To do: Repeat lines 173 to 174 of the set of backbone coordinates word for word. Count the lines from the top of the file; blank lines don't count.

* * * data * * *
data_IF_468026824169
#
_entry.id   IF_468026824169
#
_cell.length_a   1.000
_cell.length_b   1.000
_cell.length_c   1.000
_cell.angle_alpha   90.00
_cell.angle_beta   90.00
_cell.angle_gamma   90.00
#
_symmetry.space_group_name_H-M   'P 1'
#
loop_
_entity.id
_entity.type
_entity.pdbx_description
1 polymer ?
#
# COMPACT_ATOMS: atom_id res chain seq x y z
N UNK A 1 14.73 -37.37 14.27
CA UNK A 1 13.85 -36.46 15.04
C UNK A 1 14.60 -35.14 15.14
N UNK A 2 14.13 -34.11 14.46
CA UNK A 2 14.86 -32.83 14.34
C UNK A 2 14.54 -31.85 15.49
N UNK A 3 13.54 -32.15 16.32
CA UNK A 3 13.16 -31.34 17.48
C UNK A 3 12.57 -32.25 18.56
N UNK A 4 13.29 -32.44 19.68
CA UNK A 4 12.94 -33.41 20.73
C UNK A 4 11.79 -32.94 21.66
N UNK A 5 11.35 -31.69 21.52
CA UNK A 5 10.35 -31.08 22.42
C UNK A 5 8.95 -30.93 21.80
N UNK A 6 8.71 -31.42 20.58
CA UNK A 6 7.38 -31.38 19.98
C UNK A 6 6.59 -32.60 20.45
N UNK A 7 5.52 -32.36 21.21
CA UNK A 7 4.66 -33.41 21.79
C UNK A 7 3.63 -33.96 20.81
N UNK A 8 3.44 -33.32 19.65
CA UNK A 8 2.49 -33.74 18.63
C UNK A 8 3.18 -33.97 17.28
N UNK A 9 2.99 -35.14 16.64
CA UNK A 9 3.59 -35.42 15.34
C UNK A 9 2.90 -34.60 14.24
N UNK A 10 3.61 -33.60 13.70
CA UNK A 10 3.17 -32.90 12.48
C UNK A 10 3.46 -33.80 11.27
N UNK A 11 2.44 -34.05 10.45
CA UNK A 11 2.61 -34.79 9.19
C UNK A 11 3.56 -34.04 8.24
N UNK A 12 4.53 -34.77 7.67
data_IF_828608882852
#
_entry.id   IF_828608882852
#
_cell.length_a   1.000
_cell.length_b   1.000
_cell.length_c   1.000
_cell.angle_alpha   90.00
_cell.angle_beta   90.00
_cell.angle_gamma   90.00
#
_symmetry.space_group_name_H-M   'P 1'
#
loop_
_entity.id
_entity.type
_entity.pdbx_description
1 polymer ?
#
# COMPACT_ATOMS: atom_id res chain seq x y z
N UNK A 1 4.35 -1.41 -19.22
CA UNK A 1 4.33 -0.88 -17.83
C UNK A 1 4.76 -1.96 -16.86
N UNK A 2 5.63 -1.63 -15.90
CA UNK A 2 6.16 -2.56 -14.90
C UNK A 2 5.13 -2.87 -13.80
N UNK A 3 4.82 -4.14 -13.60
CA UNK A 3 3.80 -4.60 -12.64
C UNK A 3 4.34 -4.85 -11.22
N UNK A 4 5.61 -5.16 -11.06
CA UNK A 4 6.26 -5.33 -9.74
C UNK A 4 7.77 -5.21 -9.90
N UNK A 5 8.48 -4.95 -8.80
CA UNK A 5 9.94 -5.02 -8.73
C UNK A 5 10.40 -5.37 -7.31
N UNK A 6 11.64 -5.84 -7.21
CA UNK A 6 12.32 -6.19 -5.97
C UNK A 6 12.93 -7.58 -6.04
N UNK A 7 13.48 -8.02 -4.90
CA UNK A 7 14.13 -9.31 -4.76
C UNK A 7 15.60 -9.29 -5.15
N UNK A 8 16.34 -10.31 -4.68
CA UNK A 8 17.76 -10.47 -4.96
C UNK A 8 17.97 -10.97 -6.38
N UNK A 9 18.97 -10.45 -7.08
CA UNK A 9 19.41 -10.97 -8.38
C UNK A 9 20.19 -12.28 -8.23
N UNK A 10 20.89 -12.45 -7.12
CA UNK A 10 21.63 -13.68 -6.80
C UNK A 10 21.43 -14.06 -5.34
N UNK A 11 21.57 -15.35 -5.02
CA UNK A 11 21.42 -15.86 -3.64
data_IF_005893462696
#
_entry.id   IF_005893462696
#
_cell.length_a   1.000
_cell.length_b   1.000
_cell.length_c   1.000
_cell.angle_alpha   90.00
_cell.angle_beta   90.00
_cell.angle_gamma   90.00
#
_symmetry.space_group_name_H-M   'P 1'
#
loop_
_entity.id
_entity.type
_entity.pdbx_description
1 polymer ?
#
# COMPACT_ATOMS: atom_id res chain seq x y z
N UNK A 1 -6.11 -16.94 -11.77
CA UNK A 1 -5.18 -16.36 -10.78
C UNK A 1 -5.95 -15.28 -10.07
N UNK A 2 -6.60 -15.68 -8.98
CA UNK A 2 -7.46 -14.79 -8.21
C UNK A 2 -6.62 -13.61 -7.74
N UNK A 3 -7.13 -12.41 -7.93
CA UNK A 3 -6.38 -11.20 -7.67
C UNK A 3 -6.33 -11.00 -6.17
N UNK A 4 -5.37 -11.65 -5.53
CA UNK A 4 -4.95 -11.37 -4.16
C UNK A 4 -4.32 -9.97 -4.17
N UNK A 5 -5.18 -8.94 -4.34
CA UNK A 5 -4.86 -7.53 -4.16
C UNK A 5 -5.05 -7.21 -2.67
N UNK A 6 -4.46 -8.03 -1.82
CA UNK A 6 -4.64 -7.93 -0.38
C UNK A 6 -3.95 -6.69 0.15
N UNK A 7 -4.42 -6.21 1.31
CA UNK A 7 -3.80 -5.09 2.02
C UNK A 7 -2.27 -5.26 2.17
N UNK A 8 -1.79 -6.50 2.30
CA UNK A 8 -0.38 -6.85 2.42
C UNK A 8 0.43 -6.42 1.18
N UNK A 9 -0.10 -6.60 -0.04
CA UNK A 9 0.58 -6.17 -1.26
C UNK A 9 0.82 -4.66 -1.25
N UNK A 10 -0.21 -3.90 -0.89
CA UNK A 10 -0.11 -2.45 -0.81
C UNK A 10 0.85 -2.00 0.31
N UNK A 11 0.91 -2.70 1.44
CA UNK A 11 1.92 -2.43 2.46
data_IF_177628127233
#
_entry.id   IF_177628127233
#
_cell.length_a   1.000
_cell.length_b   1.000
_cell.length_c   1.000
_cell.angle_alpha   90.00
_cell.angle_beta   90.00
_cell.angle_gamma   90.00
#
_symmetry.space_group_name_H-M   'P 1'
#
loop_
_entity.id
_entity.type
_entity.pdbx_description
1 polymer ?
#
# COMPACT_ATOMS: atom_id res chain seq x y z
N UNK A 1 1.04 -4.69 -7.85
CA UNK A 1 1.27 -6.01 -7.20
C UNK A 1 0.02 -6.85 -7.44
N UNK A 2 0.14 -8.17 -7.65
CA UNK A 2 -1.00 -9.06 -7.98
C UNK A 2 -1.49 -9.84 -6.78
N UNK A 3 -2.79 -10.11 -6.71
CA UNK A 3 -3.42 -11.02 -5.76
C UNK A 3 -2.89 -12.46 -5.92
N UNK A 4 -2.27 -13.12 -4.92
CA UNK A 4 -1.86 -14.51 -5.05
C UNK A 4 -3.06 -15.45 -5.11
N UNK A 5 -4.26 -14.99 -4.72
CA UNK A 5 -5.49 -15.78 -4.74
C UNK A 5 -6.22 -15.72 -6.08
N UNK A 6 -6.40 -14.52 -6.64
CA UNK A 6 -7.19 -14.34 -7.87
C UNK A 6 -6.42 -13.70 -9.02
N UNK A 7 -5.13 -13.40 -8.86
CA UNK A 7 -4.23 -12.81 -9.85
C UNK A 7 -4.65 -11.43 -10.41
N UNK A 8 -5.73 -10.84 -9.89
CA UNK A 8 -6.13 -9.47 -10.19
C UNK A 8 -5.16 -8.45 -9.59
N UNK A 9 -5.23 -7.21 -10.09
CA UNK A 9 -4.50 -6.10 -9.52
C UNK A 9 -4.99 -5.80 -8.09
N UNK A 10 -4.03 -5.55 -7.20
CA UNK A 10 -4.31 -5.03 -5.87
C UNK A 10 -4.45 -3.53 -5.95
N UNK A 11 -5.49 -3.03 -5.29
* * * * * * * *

_entity.id
_entity.type